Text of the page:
Winter Operations Roundtable

Craig Bradbrook, Vice President of Aviation Services of Greater Toronto Airports speaks with Mike Moore, Thor Arve Øveraasen, Jan Pojezny, Dennis Mistreanu, Kelvin Williamson and Frederic Versavel about their products.


  • Mike Moore, Key Account Manager, Aebi Schmidt
  • Thor Arve Øveraasen, Managing Director, Øveraasen
  • Jan Pojezny, Manager – Technical Sales, Vestergaard Company A/S
  • Dennis Mistreanu, Head of Aviation Business, Clariant
  • Kelvin Williamson, President, LNT Solutions
  • Frederic Versavel, Business Manager, Proviron De-icing Solutions

What role does direct input from customers play in your product development?

Moore: Our customer’s input plays a major part in all of Aebi Schmidt’s Product development programmes. Without the direct input from them our product development couldn’t take place in line with the customer’s wishes and expectations. We also ensure we integrate the industry’s latest innovative technologies and emission standards. By holding regular meetings both pre-, during and post-season we gather valuable information from our customers, and in parallel, similar meetings take place at all the factories within the Aebi Schmidt Group. This enables the technical, design and construction staff to have fully up to date information and implement any changes if required.

Mistreanu: We pride ourselves on giving customers what they ask for. The importance of customer input increases with the market or technological newness. When developing new products we concentrate on the acquisition of customers input with a strong focus on outcomes. We listen to our customers, we organise the data then rate the outcomes and our R&D team steps in. In some cases, product development is a joint initiative where we work closely with specific customers to develop products that meet their specific environmental needs. Clariant has continued to be able to rise to the demands of the market and secure sustained development of both products and production processes.

Williamson: The proven success of our innovative products is a result of customer input in LNT Solutions’ development process. Customers typically review de-icing developments by four benchmarks: performance, cost, corrosion and environment. LNT Solutions adopts a holistic approach to customer input, considering observations beyond just these benchmarks of product performance. Understanding customer need is more than direct feedback on product efficacy, it is listening to wider comments about the logistics of de-icing – what are their yearly grumbles, frustrations and thinking? We use this wider commentary to review how our products can relieve such pressures. For example, the development of our unique add-pack products, which enable in-truck blending and Recover, Recycle, Reuse projects, combines the needs of reducing carbon foot-print and lower costs, with logistical considerations about de-icing product storage. Customers receive added value through flexibility in their stock holding and replenishment, countering their wider concerns around planning for unpredictable winter conditions.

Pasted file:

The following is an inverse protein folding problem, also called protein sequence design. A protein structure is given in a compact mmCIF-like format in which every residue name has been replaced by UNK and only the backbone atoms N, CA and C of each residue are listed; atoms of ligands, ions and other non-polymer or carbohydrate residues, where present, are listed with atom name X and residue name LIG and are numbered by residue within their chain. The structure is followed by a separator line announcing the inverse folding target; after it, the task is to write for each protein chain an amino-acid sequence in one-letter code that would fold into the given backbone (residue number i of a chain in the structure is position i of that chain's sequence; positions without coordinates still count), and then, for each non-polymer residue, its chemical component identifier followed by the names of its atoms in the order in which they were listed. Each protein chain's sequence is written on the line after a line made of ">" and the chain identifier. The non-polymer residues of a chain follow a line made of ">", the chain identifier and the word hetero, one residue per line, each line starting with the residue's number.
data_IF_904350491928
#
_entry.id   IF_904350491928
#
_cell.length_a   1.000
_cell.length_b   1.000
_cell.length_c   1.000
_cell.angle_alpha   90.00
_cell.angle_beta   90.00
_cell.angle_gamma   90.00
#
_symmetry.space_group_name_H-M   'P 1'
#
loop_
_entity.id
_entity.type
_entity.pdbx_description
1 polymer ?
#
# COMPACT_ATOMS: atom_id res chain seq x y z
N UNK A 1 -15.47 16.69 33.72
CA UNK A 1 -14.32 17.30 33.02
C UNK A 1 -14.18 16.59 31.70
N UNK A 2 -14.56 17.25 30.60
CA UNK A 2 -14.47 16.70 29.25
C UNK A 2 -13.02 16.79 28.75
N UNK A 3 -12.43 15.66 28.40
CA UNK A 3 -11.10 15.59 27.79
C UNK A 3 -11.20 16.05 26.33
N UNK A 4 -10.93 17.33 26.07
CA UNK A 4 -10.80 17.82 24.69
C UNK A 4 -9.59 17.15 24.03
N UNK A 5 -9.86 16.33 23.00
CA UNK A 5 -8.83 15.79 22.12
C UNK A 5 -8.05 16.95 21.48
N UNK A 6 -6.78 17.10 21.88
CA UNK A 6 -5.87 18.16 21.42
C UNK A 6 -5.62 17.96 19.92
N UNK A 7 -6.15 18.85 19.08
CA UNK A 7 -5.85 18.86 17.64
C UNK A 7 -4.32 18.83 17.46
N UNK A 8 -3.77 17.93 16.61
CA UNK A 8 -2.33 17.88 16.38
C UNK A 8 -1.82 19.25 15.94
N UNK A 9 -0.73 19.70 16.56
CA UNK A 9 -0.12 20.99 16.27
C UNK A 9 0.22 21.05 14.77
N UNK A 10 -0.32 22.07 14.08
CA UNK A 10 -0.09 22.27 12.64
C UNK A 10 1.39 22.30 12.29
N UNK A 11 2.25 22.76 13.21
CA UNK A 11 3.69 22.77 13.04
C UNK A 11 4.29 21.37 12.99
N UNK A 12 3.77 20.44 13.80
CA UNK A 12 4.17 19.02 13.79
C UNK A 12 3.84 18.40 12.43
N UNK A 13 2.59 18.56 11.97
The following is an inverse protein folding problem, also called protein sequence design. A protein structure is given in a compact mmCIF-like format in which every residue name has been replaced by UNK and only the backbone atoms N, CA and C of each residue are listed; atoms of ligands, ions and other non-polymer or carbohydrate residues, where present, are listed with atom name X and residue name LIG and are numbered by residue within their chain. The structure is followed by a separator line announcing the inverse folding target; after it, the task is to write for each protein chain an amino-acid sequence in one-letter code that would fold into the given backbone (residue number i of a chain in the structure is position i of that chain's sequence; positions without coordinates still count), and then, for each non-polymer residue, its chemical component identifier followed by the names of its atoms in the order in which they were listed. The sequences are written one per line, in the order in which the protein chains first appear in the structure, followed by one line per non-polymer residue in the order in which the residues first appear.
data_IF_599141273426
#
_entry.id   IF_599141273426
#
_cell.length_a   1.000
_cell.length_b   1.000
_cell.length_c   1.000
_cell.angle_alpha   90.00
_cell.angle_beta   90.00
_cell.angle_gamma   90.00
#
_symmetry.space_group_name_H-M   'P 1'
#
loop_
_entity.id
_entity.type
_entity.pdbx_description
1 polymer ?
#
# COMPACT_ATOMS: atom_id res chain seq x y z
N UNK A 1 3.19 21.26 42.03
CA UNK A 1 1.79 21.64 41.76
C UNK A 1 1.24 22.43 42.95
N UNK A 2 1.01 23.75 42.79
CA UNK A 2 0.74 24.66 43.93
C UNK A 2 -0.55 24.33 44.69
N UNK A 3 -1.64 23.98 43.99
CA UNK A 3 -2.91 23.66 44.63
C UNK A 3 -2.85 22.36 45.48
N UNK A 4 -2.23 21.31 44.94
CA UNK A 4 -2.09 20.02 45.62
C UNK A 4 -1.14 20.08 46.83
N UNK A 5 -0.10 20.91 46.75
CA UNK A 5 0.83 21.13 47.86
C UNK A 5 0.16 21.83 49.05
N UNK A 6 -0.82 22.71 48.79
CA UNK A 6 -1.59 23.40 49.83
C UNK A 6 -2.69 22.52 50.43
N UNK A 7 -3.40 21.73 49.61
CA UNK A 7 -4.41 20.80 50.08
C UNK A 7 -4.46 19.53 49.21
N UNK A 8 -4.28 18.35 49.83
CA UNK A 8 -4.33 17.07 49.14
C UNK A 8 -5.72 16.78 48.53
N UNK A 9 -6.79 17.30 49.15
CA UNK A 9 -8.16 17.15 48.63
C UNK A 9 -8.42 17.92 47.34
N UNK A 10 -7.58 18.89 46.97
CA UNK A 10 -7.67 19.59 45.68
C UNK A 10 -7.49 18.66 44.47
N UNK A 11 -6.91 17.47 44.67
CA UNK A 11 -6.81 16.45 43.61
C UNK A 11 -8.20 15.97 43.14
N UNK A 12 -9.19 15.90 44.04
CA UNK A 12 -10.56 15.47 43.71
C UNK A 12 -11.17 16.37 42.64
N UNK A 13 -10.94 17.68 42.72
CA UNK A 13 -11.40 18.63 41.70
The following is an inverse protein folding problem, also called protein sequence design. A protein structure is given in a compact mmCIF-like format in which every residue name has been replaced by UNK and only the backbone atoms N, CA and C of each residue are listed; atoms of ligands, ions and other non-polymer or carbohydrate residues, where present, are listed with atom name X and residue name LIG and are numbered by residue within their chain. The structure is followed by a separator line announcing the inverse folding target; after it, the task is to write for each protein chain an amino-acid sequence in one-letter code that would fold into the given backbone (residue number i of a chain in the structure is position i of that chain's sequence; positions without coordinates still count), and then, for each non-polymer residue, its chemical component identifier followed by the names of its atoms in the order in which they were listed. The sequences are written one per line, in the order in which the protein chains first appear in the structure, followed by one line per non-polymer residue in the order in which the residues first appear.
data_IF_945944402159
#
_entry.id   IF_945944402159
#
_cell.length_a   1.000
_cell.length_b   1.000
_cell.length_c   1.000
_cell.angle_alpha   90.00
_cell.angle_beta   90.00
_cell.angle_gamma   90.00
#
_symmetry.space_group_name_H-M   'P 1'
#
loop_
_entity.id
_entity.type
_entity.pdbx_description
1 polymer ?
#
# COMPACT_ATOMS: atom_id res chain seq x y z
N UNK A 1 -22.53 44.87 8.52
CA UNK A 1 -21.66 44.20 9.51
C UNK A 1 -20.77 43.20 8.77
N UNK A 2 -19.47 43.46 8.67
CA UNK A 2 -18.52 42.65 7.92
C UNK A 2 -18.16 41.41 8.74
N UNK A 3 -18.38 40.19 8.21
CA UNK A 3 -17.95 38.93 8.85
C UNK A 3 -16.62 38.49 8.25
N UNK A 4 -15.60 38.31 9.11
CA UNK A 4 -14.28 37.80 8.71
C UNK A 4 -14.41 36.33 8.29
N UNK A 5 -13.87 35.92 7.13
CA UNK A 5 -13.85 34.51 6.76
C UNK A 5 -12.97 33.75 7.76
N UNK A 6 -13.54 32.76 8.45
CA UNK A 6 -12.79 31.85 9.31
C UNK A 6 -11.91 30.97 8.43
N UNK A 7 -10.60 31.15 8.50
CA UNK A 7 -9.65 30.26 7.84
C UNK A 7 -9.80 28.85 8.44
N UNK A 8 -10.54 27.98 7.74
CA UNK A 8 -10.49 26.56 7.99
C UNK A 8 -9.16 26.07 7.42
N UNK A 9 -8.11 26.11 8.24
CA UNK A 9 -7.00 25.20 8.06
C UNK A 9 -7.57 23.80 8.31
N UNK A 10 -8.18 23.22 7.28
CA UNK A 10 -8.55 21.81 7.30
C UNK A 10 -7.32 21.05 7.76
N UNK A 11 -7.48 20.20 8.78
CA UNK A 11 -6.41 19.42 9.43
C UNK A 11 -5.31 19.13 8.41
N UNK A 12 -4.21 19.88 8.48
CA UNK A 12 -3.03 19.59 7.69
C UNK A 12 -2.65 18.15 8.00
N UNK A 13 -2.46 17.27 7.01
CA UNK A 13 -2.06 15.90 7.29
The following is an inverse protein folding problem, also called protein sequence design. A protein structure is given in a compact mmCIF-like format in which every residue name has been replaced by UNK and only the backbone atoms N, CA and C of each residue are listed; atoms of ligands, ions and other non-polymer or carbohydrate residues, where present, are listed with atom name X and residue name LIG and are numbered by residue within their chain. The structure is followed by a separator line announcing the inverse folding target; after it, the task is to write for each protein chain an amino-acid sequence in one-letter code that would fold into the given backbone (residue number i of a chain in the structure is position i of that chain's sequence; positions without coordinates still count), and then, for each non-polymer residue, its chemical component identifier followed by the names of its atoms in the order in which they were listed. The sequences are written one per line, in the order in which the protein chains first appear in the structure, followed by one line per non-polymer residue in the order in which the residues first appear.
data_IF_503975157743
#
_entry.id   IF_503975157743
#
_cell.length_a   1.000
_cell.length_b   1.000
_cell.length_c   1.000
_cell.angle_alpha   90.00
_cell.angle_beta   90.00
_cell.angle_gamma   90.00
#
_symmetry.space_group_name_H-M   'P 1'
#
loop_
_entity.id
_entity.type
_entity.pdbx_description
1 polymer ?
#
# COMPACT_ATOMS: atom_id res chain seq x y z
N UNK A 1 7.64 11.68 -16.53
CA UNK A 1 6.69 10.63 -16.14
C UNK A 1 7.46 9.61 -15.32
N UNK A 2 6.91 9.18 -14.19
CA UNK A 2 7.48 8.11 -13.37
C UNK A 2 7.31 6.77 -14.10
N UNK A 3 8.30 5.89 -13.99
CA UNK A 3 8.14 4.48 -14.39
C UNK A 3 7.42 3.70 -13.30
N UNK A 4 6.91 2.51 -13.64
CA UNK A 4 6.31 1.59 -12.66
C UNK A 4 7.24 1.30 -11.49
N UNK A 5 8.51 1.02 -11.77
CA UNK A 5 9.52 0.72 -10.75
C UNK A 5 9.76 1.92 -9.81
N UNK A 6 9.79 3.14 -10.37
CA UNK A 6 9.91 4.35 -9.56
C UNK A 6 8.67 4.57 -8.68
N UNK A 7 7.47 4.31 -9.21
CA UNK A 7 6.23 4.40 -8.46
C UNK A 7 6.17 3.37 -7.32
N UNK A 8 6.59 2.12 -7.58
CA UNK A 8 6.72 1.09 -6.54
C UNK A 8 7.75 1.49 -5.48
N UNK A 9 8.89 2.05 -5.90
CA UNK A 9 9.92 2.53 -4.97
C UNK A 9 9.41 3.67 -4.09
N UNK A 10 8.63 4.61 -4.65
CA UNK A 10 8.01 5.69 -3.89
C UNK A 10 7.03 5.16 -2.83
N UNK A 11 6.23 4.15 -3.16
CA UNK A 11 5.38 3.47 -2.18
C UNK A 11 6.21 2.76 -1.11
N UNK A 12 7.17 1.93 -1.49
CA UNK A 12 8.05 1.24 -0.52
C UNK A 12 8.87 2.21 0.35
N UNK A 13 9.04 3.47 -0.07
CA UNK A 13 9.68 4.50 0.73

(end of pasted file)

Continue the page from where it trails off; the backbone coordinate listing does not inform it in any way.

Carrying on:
Øveraasen: We are working very closely with our customers. Only from them can we get inputs about their wishes and needs for the future.

Versavel: Proviron manufactures high quality chemical products to clear snow or frost from runways, taxiways and aircraft. Proviron highly values an open and no-nonsense communication with its customers. By listening to the input from its customers Proviron is continuously trying to further optimise the performance of its de-icing products and its customer service.

Pojezny: A key role, indeed. As a GSE manufacturer, even with highly experienced engineers on our staff and utilising the most advanced design tools, we depend on customer input in our strive to be at the forefront of developments in our industry. Subjecting GSE to actual daily airport operations is key to constantly improving product designs, e.g. leading to ideas within ‘better ergonomy’ or ‘greater de-icing speed’. In some cases, by request from certain customers, we also develop specific features or options, which might initially only benefit a particular customer. With time, however, some such one-off solutions prove very successful and spark significant wide market interest. To some extent, our main product, the Elephant® BETA can be seen as the result of such a product development process, which Vestergaard had with a certain Scandinavian legacy carrier in the late 1970s and the early 1980s.

Winter climates vary. How do you ensure your products can adapt to different environments?

 Mistreanu: The use of liquid de/anti-icers with glycol as the freeze point depressant looks likely to be the only way to ensure safe and efficient winter operations in the foreseeable future and is set to be with us for many years to come. With over 40 years of de-icing industry experience, Clariant has developed De-/Anti-Icing Fluids which fulfil all international requirements and ensure the safety that people depend on. In attaining these standards, environmental protection is given equal priority. Clariant’s range of de-icers are currently produced in Europe, North America and Japan. We carry a broad portfolio of glycol based de-icers, which are widely used in all regions, largely because of the performance, effectiveness and reliability of these products in different environments.